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My understanding of how a transformer works is that there is a primary and a secondary coil wrapped around a common iron coil. An alternating current in the primary coil results in a changing magnetic field which in turn results an induced current in the secondary coil.

The resulting voltage across secondary coil is proportional the the number of turns in the secondary coil. My understanding of this is that each loop produces a small emf and these loops are all in series so adding more loops is like adding more cells in series in a battery.

My question is why does adding more loops in the primary winding reduce the output voltage? In an electromagnet, increasing the number of turns of wire increases the magnetic field. So I would think that increasing the number of loops in the primary coil would result in a larger magnetic field and thus a greater induced voltage in the secondary coil.

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We usually consider a transformer to be driven by a fixed voltage $V_i$.

The current in the primary is then determined by voltage and inductance $V_i/L_i$.

If you add turns to the primary, you increase the inductance, and therefore decrease the current. This decreased current makes less magnetic field. So the secondary produces less voltage.

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  • $\begingroup$ Right, that make sense. My mistake was thinking of the primary coil as if it were a DC electromagnet and not considering the (crucial) role that inductance plays. $\endgroup$ – M. Enns Jun 7 at 17:59
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Let's see this in another way.

Inductance of a coil depends on loops a coil has and is proportional to number of loops a coil has.

As we also know the relation between Voltage and current for a coil is.

$V=L*\frac{di}{dt}$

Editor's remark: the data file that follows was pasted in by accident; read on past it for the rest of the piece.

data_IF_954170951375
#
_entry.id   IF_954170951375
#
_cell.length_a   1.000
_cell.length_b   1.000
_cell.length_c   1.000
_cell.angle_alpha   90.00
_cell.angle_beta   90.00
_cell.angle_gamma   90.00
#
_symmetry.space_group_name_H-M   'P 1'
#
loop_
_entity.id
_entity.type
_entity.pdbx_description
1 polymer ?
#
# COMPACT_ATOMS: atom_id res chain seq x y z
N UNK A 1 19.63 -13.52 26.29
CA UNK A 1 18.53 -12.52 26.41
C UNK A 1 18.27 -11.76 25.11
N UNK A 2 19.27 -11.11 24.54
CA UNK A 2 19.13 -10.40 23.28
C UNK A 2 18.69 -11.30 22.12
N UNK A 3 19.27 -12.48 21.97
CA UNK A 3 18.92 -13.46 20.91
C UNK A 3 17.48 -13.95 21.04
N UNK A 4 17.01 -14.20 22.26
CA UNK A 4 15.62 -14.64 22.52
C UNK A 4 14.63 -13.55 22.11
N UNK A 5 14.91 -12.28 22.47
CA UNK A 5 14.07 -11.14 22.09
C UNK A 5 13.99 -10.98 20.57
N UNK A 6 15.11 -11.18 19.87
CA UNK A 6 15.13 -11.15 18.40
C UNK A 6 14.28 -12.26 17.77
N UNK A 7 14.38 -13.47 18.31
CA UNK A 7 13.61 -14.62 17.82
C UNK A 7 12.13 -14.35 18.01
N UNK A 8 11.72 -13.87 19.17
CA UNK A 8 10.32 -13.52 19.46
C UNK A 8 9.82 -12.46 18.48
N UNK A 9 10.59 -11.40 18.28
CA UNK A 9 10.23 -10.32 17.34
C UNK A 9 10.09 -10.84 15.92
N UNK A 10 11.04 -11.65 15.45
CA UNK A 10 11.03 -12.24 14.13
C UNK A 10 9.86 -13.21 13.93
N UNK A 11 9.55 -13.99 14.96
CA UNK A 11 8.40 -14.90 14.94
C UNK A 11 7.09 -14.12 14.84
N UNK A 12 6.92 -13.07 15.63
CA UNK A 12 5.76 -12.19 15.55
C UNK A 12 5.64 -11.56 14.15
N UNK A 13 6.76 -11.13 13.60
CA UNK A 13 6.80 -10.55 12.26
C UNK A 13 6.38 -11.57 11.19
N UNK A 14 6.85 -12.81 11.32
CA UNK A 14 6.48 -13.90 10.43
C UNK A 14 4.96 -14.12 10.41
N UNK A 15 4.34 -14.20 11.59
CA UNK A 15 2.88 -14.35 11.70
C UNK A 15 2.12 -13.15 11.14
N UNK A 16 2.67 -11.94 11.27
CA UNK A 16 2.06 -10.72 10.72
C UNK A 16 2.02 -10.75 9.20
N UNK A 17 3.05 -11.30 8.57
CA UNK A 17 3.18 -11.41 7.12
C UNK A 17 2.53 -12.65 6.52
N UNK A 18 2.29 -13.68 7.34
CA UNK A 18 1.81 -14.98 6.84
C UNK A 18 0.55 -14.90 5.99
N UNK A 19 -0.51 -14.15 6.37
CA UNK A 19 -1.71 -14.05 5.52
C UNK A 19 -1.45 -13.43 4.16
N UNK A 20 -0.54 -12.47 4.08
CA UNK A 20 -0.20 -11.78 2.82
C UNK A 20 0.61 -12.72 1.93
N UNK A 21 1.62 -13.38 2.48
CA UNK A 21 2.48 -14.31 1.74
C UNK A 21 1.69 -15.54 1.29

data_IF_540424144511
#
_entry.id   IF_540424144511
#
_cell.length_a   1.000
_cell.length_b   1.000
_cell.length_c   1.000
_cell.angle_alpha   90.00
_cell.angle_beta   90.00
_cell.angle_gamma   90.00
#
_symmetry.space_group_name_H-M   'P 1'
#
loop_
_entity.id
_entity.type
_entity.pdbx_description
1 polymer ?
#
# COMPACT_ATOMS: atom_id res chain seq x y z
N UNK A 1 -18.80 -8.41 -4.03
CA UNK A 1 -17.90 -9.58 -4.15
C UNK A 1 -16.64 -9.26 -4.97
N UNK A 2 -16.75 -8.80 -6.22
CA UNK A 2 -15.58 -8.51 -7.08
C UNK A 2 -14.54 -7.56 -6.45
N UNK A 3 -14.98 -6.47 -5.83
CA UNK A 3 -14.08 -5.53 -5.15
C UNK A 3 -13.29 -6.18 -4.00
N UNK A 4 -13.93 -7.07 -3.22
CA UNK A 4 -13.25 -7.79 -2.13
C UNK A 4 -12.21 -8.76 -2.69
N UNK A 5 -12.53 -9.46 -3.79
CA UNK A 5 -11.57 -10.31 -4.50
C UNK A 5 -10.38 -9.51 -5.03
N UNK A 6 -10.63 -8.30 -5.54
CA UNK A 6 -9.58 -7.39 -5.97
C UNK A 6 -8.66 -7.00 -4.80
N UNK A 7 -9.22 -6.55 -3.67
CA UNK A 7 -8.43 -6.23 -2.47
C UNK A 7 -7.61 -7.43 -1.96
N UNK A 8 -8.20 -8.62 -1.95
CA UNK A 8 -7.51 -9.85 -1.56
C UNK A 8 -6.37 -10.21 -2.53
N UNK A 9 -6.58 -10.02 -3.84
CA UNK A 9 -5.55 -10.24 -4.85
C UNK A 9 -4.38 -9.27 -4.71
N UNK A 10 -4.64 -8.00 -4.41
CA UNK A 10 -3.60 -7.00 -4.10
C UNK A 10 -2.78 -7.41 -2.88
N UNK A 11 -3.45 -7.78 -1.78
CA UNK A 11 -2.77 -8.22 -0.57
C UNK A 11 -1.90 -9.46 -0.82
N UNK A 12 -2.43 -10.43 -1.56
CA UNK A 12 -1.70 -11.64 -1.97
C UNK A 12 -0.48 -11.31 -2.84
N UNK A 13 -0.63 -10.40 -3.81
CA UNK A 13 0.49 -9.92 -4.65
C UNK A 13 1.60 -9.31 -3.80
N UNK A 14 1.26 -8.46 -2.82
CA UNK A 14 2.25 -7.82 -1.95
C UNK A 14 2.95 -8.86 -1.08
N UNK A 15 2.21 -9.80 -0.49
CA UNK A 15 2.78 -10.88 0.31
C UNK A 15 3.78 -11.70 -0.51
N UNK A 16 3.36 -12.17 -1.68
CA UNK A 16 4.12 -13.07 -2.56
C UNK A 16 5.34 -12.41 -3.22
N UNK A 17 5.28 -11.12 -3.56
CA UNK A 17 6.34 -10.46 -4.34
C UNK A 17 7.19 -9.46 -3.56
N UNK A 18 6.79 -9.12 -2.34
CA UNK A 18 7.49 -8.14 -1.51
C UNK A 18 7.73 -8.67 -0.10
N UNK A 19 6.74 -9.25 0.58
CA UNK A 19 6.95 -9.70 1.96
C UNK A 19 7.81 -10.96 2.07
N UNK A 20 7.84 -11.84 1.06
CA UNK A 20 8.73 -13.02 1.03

Now if we consider that the source has a fixed supply power, we will get that an increase in number of loops in primary coil the inductance will increase.

As there is a increase in inductance we can say that there will be decrease in current flow leading to a smaller induced voltage in secondary coil.

Hence by adding more primary loops you are decreasing the flux produced.


This effect can be understood by comparing both of these two general formula.

$VaNa=VbNb$

$\frac{Va}{Ia}=\frac{Vb}{Ib}$

As we see voltages of both coils show direct relationships to currents flowing through them,While there is inverse relationships to the number of loops in coil ( This is because currents show inverse relationships to inductance or loops in a coil)

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The resulting voltage across secondary coil is proportional the the number of turns in the secondary coil.

My question is why does adding more loops in the primary winding reduce the output voltage?

The problem with your reasoning is you are looking at each winding independent of the other and that you are looking only at the voltages and not the combination of voltage times current (power).

For an ideal transformer where power in equals power out, the subscripts $p$ and $s$ denote the primary and secondary, and N is the number of turns

$$V_{p}I_{p}=V_{s}I{s}$$

$$\frac{V_p}{V_s}=\frac{I_s}{I_p}=\frac{N_p}{N_s}$$

Hope this helps

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